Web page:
An overview of the history, strengths, and unforeseen weaknesses of the Americans with Disabilities Act.
Shaw’s smart, comprehensive nonfiction debut deals with how the ADA, signed into law in 1990, drastically changed the landscape of American workplaces. Prior to it, the physically disabled faced a host of obstacles if they wanted to join or return to the workforce: they often encountered buildings that they couldn’t enter—it’s startling to remember, while reading this book, how recent entrance ramps and other handicapped-access features are—and they faced the perception that they were lesser employees or even lesser people. Since the ADA’s passage, this situation has changed greatly, but Shaw believes that, in many cases, the pendulum has swung too far in the opposite direction—particularly as the concept of “disability” has expanded to include psychological and emotional disorders. This has led to increased possibilities for fraud, the author contends, which has brought American employers to a crossroads: “We need and want to do what’s right for workers, while still adhering to the ADA,” she writes. “However, the influx of requests increasingly include those filed by workers who are not disabled.” She goes on to offer a systematic analysis and playbook for employers who might face overstated or false disability claims. She also specifically runs through the kinds of accommodations that employers are legally obligated to provide under the ADA and what may or may not constitute “reasonable accommodations.” Shaw effectively takes readers through different situations that employers may encounter, including dealing with especially litigious claimants and outright malingerers; her writings on mental disabilities, in particular, will likely be very useful. Shaw’s prose is clear and encouraging throughout, and she adroitly manages a tricky balancing act between skepticism and advocacy. As a result, she comes off as both a champion of the disabled and a mentor for businesspeople looking to avoid fraudsters.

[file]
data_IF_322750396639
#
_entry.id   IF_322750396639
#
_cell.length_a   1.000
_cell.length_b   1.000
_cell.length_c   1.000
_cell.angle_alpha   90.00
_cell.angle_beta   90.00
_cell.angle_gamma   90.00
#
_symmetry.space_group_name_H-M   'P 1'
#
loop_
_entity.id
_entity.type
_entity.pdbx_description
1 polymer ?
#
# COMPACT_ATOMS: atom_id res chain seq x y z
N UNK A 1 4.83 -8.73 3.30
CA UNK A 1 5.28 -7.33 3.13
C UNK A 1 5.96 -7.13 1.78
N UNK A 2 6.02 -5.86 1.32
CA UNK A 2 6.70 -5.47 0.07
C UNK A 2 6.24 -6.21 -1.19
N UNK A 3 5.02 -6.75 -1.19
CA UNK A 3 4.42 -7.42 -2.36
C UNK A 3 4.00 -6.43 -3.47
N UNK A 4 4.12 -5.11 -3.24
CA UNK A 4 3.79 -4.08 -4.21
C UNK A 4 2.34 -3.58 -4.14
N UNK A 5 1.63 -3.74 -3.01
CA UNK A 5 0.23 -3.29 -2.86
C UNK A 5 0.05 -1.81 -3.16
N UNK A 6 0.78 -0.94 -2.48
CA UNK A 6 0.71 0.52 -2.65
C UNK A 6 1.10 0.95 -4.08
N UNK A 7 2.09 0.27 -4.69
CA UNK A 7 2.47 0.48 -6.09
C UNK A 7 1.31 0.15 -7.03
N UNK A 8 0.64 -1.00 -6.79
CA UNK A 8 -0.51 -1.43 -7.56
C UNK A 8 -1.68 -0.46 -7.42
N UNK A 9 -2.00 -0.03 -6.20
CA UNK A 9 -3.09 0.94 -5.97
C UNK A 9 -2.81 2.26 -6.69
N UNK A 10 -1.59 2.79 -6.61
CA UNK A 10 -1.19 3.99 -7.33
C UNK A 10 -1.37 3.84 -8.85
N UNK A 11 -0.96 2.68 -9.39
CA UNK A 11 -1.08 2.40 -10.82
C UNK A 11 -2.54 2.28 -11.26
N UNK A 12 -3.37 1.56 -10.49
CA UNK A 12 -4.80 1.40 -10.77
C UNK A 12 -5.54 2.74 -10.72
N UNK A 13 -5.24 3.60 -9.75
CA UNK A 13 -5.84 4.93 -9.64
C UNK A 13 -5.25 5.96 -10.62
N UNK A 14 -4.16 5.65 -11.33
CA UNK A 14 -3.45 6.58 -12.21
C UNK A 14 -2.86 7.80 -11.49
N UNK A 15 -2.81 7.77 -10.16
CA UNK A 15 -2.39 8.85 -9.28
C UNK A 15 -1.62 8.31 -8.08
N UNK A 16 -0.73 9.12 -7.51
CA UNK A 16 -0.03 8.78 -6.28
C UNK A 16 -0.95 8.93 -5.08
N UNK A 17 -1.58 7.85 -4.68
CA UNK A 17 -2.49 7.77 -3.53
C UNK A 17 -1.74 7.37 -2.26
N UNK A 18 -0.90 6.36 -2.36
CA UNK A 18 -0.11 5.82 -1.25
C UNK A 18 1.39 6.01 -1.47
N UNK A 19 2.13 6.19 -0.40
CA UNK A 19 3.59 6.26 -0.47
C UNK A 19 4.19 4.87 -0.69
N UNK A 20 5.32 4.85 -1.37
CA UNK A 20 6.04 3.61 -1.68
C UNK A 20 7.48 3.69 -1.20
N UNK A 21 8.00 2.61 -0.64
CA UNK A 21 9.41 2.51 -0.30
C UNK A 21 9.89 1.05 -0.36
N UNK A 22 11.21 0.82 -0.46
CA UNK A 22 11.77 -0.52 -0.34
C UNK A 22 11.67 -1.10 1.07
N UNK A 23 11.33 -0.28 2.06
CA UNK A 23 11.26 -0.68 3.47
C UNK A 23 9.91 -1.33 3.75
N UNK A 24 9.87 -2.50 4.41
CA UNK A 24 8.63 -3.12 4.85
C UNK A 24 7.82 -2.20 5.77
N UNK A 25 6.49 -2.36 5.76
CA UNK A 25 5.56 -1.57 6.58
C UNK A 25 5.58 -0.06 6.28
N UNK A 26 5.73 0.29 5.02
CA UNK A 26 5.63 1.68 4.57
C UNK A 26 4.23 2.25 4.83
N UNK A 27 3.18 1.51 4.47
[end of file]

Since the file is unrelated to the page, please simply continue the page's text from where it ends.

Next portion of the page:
An invaluable guidebook to disability law for American employers.